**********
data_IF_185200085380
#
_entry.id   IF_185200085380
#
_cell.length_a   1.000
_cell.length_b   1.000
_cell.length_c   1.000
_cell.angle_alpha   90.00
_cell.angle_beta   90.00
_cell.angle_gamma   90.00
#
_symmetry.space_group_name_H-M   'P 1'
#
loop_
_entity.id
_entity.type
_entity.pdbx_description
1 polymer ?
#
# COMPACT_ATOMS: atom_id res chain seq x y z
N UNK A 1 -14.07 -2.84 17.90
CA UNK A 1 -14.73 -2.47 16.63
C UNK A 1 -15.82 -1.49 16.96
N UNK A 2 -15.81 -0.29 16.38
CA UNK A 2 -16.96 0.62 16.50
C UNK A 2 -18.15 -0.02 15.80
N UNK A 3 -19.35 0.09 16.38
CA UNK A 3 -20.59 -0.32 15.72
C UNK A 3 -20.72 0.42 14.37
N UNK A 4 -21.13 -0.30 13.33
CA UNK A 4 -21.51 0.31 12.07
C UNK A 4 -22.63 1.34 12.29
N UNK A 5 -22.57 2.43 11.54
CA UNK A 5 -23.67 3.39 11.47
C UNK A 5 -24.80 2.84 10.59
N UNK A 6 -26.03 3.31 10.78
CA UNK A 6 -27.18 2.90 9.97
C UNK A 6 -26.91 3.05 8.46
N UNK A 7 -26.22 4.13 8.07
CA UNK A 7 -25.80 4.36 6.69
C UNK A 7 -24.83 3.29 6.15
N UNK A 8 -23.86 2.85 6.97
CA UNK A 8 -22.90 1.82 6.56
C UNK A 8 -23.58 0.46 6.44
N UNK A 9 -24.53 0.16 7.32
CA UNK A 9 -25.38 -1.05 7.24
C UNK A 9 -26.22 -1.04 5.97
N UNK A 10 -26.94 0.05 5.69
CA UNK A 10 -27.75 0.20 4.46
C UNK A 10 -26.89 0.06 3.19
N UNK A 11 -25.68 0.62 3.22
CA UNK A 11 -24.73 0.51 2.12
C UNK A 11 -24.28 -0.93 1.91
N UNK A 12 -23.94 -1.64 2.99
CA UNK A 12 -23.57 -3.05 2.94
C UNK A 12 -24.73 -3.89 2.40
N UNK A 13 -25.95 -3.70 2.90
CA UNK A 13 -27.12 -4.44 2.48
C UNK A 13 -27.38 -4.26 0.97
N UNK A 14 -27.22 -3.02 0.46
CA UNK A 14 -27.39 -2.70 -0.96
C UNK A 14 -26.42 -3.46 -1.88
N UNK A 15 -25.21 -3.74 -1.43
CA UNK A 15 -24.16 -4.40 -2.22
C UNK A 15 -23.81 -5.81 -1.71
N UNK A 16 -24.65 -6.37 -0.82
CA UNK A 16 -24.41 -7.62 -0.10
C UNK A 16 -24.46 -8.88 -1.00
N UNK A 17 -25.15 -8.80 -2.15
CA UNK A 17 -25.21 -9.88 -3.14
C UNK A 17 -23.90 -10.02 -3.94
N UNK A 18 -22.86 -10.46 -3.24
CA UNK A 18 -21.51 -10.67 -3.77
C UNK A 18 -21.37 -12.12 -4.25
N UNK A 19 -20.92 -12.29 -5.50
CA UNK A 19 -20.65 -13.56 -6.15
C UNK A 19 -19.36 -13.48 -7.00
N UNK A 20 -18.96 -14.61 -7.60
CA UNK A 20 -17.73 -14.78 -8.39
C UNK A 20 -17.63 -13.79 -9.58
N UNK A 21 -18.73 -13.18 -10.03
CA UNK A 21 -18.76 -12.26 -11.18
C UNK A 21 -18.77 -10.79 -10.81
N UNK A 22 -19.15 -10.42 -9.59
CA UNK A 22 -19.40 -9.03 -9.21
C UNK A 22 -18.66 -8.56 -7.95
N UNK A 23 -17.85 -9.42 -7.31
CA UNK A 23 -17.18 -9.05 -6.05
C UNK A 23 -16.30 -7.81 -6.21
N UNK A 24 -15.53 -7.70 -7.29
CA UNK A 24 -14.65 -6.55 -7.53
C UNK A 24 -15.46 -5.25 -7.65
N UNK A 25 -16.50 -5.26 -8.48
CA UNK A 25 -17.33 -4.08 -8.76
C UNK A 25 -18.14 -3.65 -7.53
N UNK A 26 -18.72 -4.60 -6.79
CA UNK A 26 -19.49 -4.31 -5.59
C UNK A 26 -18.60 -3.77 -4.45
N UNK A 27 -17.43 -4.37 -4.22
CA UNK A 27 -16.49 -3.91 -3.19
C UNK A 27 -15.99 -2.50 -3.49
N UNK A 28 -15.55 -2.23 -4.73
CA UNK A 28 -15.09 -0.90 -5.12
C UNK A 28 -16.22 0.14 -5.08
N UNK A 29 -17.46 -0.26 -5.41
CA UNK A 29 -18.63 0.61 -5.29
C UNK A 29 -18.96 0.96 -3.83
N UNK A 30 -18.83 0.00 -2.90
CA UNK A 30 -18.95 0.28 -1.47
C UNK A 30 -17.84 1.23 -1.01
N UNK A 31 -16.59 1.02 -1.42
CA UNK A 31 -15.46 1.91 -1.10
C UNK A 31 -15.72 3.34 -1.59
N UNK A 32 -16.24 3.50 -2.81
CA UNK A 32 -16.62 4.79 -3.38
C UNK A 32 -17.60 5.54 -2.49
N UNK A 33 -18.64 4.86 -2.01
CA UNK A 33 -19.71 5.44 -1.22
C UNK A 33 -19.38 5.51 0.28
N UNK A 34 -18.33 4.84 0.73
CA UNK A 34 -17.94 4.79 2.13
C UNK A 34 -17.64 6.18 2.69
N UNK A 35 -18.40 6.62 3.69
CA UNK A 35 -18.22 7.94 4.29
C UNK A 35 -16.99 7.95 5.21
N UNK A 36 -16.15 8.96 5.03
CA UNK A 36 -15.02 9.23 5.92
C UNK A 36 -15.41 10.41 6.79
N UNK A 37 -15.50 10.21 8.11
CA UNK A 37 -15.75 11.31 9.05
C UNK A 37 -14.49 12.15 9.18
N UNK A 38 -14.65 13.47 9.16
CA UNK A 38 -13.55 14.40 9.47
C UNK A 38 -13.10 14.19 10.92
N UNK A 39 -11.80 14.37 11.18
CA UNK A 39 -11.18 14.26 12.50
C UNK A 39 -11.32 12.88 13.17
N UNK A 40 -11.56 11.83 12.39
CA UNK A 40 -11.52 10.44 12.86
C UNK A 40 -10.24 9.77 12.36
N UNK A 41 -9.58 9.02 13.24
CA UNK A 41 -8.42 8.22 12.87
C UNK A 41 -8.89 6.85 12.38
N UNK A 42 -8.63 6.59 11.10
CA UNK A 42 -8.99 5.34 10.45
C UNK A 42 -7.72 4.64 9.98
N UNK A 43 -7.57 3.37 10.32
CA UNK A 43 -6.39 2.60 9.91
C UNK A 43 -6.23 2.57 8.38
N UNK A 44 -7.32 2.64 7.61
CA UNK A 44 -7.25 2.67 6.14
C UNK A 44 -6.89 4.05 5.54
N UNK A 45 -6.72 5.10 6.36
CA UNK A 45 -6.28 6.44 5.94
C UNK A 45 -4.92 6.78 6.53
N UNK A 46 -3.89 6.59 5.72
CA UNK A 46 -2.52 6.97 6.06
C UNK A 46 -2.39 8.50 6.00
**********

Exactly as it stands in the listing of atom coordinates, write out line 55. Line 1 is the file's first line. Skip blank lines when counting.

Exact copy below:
CA UNK A 12 -23.57 -3.05 2.94